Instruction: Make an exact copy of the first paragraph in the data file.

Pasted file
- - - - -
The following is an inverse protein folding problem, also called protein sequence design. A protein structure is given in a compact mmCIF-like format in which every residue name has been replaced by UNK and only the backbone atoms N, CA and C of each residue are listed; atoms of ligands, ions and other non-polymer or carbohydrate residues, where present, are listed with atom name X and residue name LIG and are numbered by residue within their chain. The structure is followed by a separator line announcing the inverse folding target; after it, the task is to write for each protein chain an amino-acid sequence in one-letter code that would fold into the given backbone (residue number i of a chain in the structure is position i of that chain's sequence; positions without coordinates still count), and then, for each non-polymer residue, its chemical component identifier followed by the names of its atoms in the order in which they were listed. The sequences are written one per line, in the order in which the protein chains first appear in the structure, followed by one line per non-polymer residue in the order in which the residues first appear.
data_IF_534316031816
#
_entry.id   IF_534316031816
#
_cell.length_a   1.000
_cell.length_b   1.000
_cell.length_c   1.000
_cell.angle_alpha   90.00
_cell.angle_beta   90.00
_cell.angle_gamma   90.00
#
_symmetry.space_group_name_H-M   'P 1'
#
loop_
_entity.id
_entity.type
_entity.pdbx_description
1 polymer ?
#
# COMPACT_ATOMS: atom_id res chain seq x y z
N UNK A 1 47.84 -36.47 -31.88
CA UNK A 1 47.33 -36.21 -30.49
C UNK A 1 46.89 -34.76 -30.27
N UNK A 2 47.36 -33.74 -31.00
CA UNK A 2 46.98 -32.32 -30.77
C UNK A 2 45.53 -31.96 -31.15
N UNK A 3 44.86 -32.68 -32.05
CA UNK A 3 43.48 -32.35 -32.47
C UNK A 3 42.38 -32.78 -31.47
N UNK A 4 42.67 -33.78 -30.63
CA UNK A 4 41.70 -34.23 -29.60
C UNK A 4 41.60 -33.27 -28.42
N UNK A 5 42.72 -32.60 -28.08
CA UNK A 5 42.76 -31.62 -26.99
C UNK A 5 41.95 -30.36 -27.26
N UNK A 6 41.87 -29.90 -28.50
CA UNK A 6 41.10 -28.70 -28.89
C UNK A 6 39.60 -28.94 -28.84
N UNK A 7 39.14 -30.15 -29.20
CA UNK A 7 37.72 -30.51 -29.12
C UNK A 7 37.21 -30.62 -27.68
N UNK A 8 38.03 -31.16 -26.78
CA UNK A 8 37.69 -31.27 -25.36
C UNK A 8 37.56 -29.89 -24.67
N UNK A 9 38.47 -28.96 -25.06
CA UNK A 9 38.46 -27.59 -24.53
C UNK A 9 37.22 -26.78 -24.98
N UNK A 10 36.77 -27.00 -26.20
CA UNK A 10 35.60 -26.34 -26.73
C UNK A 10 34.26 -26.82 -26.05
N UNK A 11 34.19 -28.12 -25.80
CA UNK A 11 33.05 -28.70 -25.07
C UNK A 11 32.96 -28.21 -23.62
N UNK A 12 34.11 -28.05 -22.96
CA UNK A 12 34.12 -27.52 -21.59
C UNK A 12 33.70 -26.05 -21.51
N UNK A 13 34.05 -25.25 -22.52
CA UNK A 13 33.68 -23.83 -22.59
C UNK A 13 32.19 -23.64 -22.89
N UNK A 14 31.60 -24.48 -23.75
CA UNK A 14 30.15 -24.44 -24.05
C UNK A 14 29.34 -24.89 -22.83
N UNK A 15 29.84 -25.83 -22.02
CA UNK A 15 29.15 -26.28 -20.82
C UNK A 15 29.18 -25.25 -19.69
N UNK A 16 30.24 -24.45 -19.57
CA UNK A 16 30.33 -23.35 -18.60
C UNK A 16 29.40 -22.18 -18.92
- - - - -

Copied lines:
The following is an inverse protein folding problem, also called protein sequence design. A protein structure is given in a compact mmCIF-like format in which every residue name has been replaced by UNK and only the backbone atoms N, CA and C of each residue are listed; atoms of ligands, ions and other non-polymer or carbohydrate residues, where present, are listed with atom name X and residue name LIG and are numbered by residue within their chain. The structure is followed by a separator line announcing the inverse folding target; after it, the task is to write for each protein chain an amino-acid sequence in one-letter code that would fold into the given backbone (residue number i of a chain in the structure is position i of that chain's sequence; positions without coordinates still count), and then, for each non-polymer residue, its chemical component identifier followed by the names of its atoms in the order in which they were listed. The sequences are written one per line, in the order in which the protein chains first appear in the structure, followed by one line per non-polymer residue in the order in which the residues first appear.